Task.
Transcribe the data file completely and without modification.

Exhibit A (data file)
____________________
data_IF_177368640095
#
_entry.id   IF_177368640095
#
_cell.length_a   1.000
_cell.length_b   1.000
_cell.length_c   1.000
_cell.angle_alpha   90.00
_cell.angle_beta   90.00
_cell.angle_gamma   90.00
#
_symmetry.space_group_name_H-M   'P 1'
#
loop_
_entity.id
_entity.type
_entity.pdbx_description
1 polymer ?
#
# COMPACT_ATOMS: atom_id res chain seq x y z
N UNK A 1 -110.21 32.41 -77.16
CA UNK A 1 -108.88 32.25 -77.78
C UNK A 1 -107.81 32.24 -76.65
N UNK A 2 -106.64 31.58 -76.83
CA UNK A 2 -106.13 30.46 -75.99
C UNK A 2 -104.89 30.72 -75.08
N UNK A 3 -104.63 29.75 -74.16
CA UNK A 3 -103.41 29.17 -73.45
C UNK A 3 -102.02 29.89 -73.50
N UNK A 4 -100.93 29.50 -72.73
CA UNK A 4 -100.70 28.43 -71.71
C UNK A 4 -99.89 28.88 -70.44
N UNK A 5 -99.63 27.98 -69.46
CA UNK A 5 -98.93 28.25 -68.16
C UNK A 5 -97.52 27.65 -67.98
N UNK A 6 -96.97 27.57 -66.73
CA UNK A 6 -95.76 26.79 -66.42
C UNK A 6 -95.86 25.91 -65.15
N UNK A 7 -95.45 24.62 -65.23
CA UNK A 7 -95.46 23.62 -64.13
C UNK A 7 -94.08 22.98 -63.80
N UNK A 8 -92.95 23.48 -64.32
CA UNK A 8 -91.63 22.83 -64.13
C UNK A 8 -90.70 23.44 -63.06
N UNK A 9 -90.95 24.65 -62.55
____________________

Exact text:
data_IF_177368640095
#
_entry.id   IF_177368640095
#
_cell.length_a   1.000
_cell.length_b   1.000
_cell.length_c   1.000
_cell.angle_alpha   90.00
_cell.angle_beta   90.00
_cell.angle_gamma   90.00
#
_symmetry.space_group_name_H-M   'P 1'
#
loop_
_entity.id
_entity.type
_entity.pdbx_description
1 polymer ?
#
# COMPACT_ATOMS: atom_id res chain seq x y z
N UNK A 1 -110.21 32.41 -77.16
CA UNK A 1 -108.88 32.25 -77.78
C UNK A 1 -107.81 32.24 -76.65
N UNK A 2 -106.64 31.58 -76.83
CA UNK A 2 -106.13 30.46 -75.99
C UNK A 2 -104.89 30.72 -75.08
N UNK A 3 -104.63 29.75 -74.16
CA UNK A 3 -103.41 29.17 -73.45
C UNK A 3 -102.02 29.89 -73.50
N UNK A 4 -100.93 29.50 -72.73
CA UNK A 4 -100.70 28.43 -71.71
C UNK A 4 -99.89 28.88 -70.44
N UNK A 5 -99.63 27.98 -69.46
CA UNK A 5 -98.93 28.25 -68.16
C UNK A 5 -97.52 27.65 -67.98
N UNK A 6 -96.97 27.57 -66.73
CA UNK A 6 -95.76 26.79 -66.42
C UNK A 6 -95.86 25.91 -65.15
N UNK A 7 -95.45 24.62 -65.23
CA UNK A 7 -95.46 23.62 -64.13
C UNK A 7 -94.08 22.98 -63.80
N UNK A 8 -92.95 23.48 -64.32
CA UNK A 8 -91.63 22.83 -64.13
C UNK A 8 -90.70 23.44 -63.06
N UNK A 9 -90.95 24.65 -62.55